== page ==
It wasn't just the recipes that were faddish. The 1960s were halcyon times for restaurant experiences that hold almost no appeal today, from the dine-o-mat to the drive-in diner. But one curious product of this era had true staying power: the revolving restaurant.
These spinning buildings are an institution that's enjoyed a surprisingly long life—and a recent rebirth across cities in Asia and the Middle East. So where, and when, did it all begin?
The revolving restaurant addressed some apparently primal desire to dine at a table while moving; if you couldn't walk and chew gum, you could rotate and eat Gulf Prawns. It seems garishly and unmistakably American—after all, it received its clearest early outline via the fertile mind of Norman Bel Geddes, below.
But the revolving restaurant's debut actually occurred in Germany, with its first iteration appearing in 1959 in Stuttgart. Civic authorities constructing a television tower were looking for some additional means to wring use from the building, and they found it in food. They put a restaurant in the tower, and in the spirit of postwar West German economic hubris, the Stuttgart Fernsehturm would turn—offering at-table views of not merely one but every possible vista. And the model caught on.
Top: The Stuttgart Fernsehturm, AP Photo/Thomas Kienzle.
The first revolving restaurant in the U.S., La Ronde, opened in 1961 in Honolulu, atop the Ala Moana Building (it's since been lost). La Ronde was soon followed by the Space Needle, built for the 1962 Worlds Fair in Seattle, and then by a range of North American peers that are likely familiar to you: structures—and their respective restaurants—largely associated with 1960s and 1970s fairs and expositions, from the CN Tower in Toronto, the Skylon Tower in Niagara Falls, and the Sunsphere in Knoxville, to the Tower of the Americas in San Antonio.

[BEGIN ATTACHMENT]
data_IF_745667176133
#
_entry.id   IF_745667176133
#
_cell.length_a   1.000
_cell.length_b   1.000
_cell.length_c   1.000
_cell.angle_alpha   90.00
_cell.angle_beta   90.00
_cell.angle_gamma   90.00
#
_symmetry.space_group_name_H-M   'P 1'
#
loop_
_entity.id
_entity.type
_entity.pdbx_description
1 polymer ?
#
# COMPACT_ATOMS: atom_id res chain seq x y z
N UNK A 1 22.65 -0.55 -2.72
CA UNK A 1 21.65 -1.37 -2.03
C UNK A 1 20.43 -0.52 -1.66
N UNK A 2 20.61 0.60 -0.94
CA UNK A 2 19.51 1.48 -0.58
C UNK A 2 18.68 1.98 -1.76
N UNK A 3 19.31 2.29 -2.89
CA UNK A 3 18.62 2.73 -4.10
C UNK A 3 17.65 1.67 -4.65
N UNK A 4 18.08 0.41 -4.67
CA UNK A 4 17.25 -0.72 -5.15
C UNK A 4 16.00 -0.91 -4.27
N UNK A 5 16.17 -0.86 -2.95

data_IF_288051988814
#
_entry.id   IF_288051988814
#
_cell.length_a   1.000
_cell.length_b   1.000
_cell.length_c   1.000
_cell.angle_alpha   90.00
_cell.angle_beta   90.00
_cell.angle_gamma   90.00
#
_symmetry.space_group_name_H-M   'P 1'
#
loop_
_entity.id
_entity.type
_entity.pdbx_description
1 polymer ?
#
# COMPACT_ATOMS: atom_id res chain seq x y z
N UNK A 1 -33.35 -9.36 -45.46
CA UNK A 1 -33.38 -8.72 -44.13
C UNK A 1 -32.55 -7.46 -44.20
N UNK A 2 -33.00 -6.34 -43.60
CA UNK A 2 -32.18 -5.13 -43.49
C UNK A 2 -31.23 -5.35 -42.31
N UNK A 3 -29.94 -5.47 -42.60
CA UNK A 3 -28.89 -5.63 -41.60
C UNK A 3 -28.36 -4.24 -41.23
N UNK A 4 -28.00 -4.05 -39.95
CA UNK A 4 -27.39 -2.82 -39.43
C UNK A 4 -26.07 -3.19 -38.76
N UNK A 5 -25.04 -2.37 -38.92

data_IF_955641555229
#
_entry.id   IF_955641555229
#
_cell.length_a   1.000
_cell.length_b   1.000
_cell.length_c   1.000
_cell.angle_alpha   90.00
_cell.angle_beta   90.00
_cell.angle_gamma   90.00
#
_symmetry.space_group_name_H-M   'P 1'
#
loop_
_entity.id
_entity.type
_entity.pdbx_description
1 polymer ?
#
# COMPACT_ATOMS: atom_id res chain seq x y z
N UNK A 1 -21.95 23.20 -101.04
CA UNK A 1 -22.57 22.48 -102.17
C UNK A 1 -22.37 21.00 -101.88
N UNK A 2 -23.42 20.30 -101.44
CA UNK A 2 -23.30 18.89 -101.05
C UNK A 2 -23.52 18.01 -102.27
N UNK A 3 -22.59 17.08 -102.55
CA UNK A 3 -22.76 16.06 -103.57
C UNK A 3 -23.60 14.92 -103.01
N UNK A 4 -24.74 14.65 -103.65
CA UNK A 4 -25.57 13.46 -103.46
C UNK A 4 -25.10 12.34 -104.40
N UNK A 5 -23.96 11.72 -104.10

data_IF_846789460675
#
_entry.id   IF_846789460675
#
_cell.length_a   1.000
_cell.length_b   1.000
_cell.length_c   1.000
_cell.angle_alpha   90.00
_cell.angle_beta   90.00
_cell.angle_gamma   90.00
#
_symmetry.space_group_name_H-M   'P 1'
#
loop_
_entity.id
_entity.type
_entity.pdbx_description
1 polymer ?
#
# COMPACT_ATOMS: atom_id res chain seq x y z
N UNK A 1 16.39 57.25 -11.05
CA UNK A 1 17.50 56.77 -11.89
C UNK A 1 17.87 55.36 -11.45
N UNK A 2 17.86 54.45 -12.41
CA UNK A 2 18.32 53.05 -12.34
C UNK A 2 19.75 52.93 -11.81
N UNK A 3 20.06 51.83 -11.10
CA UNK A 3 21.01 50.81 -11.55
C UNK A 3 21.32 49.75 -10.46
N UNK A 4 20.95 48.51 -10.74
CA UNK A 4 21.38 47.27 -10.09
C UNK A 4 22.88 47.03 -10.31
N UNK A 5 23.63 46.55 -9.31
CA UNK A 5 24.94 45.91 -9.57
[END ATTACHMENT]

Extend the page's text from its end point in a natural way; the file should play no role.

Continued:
The Sunsphere in Knoxville, AP Photo/Elizabeth A. Davis.
Most European spinning restaurant construction happened at the same time, from the Donauturm in Vienna to the Olympiaturm in Munich. Towers in Cairo, Kenya, the Philippines, and many other locations soon joined the revolving revolution. The Eastern Bloc embraced the gimmick too, most notably in the Fernsehturm in East Berlin and the Ostankino Tower in Moscow, but also more remotely, in Tallinn and across the Central Asian Republics.
On the right, Cairo Tower, in 1988. Photo: AP/Makram Gad el-Karim.
The basic form of revolving portion of the building was simple: A circular structure containing a platform rotated around a central core, which held elevators, kitchens, and so on, designed to ensure that every table cycled through a view of the surrounding landscape at a carefully calibrated speed.
Rotating a floor, as it turns out, isn't particularly technically complicated. Mickey Steinberg, a structural engineer on several notable John Portman hotel projects (the leafy, atrium-laden designs found in many U.S. cities) explained in a recent interview that the engineering requirements of the revolving structure became quite simple. A mechanism perfected by a Connecticut firm called Macton built the "turntables" for most American and several international revolving restaurants (its only competitor even today is the Chinese firm Weizhong, which has dominated Asian construction and is growing rapidly).